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Bitcoin surged to its highest price in nearly 20 months while gold hit an all-time peak on Monday, as frenzied investor speculation that interest rates will fall next year rippled through assets across the globe.
The cryptocurrency soared to more than $42,000 on Monday, also boosted by optimism that the toughest regulatory punishments for the industry have passed. It later fell back to $41,662, up 7.4 per cent on the previous day.
Gold rallied as much as 3 per cent to $2,135 per troy ounce on Monday, a new record, before slipping to $2,025 per troy ounce, according to LSEG data.
The moves follow a recent rush into stocks and bonds, fuelled by growing expectations that the Federal Reserve will soon cut borrowing costs despite chair Jay Powell’s assertion on Friday that it was “premature” to conclude that the central bank has won its battle with inflation.
“You look at bitcoin and gold and you see a very similar kind of evolution,” said Luca Paolini, chief strategist at Pictet Asset Management. “All the asset classes that tend to do well when the Fed cuts rates aggressively are doing well.”
Traders are now betting the first rate reduction could come as soon as March after a sharp decline in government and corporate borrowing costs as US bond markets enjoyed their biggest monthly rally in nearly four decades in November.
Lower yields on ultra-safe US Treasury debt have made other assets relatively more attractive to investors. The S&P 500 index closed at its highest level since March 2022 last week, although it was down 0.6 per cent midway through Monday’s session. Recent US economic data has been resilient even while inflation has fallen, further boosting risky assets like stocks.
Max Kettner, chief multi-asset strategist at HSBC, said markets were in the grip of an “everyone-is-happy-Goldilocks rally” across “virtually all asset classes”.
Traders said the momentum to buy bitcoin, whose value has climbed by more than a fifth in the past month, was also driven by growing interest among investors after the closure of two of the most high-profile criminal cases that had hung over the market for the last year.
Last month the US successfully prosecuted Sam Bankman-Fried, former chief executive of FTX, and Binance, the world’s largest crypto exchange. Bankman-Fried was convicted of fraud and Binance paid $4.3bn in penalties after pleading guilty to criminal charges related to money laundering and financial sanctions breaches.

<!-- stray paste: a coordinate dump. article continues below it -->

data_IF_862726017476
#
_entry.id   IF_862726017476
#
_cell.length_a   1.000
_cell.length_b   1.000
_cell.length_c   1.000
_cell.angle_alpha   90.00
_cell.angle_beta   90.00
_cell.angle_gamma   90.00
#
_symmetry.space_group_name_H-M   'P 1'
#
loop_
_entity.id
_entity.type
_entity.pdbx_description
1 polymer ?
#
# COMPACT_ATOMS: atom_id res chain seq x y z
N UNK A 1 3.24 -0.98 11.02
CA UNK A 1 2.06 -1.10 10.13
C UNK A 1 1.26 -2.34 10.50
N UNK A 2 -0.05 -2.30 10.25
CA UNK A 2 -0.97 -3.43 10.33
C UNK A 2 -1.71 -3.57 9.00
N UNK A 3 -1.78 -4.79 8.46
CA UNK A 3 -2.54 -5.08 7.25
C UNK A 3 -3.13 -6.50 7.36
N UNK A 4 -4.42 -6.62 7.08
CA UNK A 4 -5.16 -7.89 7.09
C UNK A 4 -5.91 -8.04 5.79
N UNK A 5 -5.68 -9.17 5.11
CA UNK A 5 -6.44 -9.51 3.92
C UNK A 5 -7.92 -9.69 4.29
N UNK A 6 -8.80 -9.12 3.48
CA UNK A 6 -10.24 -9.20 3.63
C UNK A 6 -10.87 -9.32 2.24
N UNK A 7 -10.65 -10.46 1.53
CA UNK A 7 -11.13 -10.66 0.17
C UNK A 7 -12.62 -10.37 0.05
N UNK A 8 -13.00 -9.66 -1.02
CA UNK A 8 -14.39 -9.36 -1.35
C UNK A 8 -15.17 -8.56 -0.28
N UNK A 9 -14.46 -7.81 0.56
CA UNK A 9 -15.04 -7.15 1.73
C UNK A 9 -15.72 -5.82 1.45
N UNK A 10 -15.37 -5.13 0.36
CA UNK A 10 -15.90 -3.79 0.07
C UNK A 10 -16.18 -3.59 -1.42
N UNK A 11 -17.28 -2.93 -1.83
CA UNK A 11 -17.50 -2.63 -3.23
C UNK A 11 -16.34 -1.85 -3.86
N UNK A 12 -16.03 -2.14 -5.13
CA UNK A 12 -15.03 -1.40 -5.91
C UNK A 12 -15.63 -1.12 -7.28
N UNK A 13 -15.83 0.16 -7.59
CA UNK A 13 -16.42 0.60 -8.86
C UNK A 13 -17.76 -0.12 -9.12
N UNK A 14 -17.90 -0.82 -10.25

But despite many traders’ fears, US authorities did not shut down Binance. Binance continues to face a separate lawsuit from the Securities and Exchange Commission for allegedly violating securities laws.
“The message from many institutional investors was that they needed two things before looking at the space again: closure on FTX and clarity around Binance,” said Henri Arslanian, co-founder of Nine Blocks Management, a crypto hedge fund manager based in Dubai.
Ethereum, the second most actively traded cryptocurrency, also rose 8.3 per cent to $2,260 on Monday, its highest level since May last year.
Investors are also hopeful the SEC will approve an exchange traded fund for bitcoin in coming weeks. The SEC has refused for a decade to approve spot bitcoin ETFs, stock market funds that invest directly in the cryptocurrency.
Some of Wall Street’s largest investors, including BlackRock and Franklin Templeton, have joined companies such as VanEck and WisdomTree in submitting filings with the SEC.
The market has long viewed spot bitcoin ETFs as a way to wrest control of digital assets from scandal-ridden crypto groups in favour of mainstream businesses such as BlackRock.
“ETF speculation is going to continue to drive behaviour in the crypto market this week as investors buy into the narrative of the transformative impact opening the market to institutional investors will have on the ecosystem,” said Simon Peters, market analyst at eToro.
While the SEC has embarked on a year-long crackdown on crypto — including enforcement actions against groups such as US-listed exchange Coinbase — pressure is growing on the regulator to approve a bitcoin spot ETF.
Crypto asset manager Grayscale scored a watershed legal victory this year when a federal appeals court ruled the SEC was wrong to reject its application to convert its flagship Grayscale Bitcoin Trust into an ETF.